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Modern Currency Wars : The United States versus Japan

Author

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  • Ronald McKinnon

    (Asian Development Bank Institute (ADBI))

  • Zhao Liu

Abstract

In the currency wars of the 1920s and 1930s, various nations fell off the gold standard and in so doing experienced deep devaluations. But under the postwar dollar standard, the central position of the US was key to maintaining the peace, until the Bretton Woods system of fixed dollar exchange parities fell apart after the so-called “Nixon Shock†of 1971. Now, without much fear of retaliation, the US can initiate more limited currency warfare—as with American “Japan bashing†from the late 1970s to mid-1990s to appreciate the yen, or “China bashing†since 2002 to appreciate the renminbi. Japan succumbed to this bashing, and the yen appreciated too much in 1985, with the result that Japan fell into a zero-interest liquidity trap and economic stagnation for almost two decades. However, in 2013, through massive quantitative easing by the Bank of Japan (BOJ), the yen depreciated about 25% against the dollar, stoking fears of a return to Japan bashing by the US. However, this sharp depreciation simply restored the purchasing power parity of the yen with the dollar so it should even out in the long run. In the short run, we show that yen depreciation could adversely affect the smaller East Asian economies. Since 2008, quantitative easing by the BOJ has been similar to that carried out by the US Federal Reserve, the Bank of England, and the European Central Bank. So the BOJ can only be faulted as a currency belligerent if there is a further significant yen depreciation. Led by the US, now all mature industrial countries are addicted to near-zero interest liquidity traps in both the short and long terms. These ultra low interest rates are causing lasting damage to the countries’ financial systems, and to those of emerging markets, which naturally have higher interest rates. But exiting from the trap creates a risk of chaos in long-term bond markets and is proving surprisingly difficult.

Suggested Citation

  • Ronald McKinnon & Zhao Liu, 2013. "Modern Currency Wars : The United States versus Japan," Finance Working Papers 23714, East Asian Bureau of Economic Research.
  • Handle: RePEc:eab:financ:23714
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    References listed on IDEAS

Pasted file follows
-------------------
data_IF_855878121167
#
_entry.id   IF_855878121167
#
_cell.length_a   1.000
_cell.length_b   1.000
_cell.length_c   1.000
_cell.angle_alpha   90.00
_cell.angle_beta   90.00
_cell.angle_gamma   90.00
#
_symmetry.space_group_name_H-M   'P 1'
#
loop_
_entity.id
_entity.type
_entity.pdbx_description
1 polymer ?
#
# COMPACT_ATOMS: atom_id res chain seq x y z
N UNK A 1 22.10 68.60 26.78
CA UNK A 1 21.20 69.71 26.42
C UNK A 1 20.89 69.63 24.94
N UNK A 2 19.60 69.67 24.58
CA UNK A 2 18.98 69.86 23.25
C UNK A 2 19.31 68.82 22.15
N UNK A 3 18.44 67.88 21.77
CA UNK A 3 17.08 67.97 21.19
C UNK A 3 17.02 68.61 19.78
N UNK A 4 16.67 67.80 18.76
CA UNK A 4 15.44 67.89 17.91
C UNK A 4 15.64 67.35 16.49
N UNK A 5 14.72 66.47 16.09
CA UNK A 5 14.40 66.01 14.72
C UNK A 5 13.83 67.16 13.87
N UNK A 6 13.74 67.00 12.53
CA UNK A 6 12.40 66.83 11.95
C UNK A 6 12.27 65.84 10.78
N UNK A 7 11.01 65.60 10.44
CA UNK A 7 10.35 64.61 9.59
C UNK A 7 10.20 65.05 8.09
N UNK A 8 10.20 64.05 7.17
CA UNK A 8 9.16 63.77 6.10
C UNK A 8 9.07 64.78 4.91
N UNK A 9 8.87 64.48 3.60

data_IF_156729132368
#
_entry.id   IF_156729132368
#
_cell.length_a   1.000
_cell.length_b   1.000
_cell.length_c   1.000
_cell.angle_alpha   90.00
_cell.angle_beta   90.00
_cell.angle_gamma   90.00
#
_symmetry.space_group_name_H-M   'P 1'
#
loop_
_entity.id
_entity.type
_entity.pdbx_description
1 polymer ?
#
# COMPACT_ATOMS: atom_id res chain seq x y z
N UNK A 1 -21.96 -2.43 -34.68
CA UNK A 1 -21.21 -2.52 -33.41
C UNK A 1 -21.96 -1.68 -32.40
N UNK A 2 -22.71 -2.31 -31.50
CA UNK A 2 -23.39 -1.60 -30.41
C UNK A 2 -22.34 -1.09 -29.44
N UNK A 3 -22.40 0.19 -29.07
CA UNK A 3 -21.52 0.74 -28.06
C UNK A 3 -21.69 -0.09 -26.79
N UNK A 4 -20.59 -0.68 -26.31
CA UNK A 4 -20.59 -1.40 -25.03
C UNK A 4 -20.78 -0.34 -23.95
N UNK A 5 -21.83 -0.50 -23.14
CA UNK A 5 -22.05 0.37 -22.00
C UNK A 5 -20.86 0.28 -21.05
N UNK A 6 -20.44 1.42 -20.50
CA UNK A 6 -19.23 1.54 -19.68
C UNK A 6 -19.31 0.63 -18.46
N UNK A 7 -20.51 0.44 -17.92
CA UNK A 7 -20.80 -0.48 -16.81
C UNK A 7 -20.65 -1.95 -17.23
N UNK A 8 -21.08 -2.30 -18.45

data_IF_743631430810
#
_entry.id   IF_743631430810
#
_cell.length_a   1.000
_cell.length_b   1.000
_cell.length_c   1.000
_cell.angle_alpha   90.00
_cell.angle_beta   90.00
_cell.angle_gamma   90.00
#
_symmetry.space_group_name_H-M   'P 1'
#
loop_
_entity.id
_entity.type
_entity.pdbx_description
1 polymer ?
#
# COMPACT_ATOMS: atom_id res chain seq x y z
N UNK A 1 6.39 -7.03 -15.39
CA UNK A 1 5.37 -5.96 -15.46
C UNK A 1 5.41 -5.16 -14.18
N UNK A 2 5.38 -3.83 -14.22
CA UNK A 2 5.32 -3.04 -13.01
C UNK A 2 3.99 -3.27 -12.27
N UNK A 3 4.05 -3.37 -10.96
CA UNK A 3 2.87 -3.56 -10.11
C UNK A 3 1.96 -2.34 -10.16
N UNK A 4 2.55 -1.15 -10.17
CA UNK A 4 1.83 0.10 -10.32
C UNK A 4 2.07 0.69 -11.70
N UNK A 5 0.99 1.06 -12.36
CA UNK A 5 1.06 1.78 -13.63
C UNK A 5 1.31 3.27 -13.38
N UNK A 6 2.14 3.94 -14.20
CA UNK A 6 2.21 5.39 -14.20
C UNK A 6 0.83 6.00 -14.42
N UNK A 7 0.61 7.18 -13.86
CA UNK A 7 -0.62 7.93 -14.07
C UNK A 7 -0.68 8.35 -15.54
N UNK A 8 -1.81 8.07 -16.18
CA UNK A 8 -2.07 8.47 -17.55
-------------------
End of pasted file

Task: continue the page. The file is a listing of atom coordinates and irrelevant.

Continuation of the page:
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    1. Gabriele Galati & Alexandra Heath & Patrick McGuire, 2007. "Evidence of carry trade activity," BIS Quarterly Review, Bank for International Settlements, September.
    2. Hyun Song Shin & Masazumi Hattori, 2009. "The Broad Yen Carry Trade," World Scientific Book Chapters,in: Globalization And Systemic Risk, chapter 11, pages 169-189 World Scientific Publishing Co. Pte. Ltd..
    3. Angelo Ranaldo & Paul Söderlind, 2010. "Safe Haven Currencies," Review of Finance, European Finance Association, vol. 14(3), pages 385-407.
    4. Alan Ahearne & Naoki Shinada, 2005. "Zombie firms and economic stagnation in Japan," International Economics and Economic Policy, Springer, vol. 2(4), pages 363-381, December.
    5. Habib, Maurizio M. & Stracca, Livio, 2012. "Getting beyond carry trade: What makes a safe haven currency?," Journal of International Economics, Elsevier, vol. 87(1), pages 50-64.
    6. Ronald McKinnon & Gunther Schnabl, 2003. "Synchronised Business Cycles in East Asia and Fluctuations in the Yen/Dollar Exchange Rate," The World Economy, Wiley Blackwell, vol. 26(8), pages 1067-1088, August.
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    Cited by:

    1. Akihito Asano & Rod Tyers, 2016. "Japan's oligopolies: potential gains from third arrow reforms," CAMA Working Papers 2016-03, Centre for Applied Macroeconomic Analysis, Crawford School of Public Policy, The Australian National University.
    2. repec:krk:eberjl:v:2:y:2014:i:2:p:21-30 is not listed on IDEAS
    3. Akihito Asano & Rod Tyers, 2015. "Third Arrow Reforms and Japan’s Economic Performance," Economics Discussion / Working Papers 15-17, The University of Western Australia, Department of Economics.
    4. Kawai, Masahiro, 2015. "International Spillovers of Monetary Policy: US Federal Reserve's Quantitative Easing and Bank of Japan's Quantitative and Qualitative Easing," ADBI Working Papers 512, Asian Development Bank Institute.

    More about this item

    Keywords

    Currency wars; US; Japan; the Bretton Woods system; dollar standard; a zero-interest liquidity trap; ultra low interest rate;

    JEL classification:

    • F31 - International Economics - - International Finance - - - Foreign Exchange
    • F32 - International Economics - - International Finance - - - Current Account Adjustment; Short-term Capital Movements

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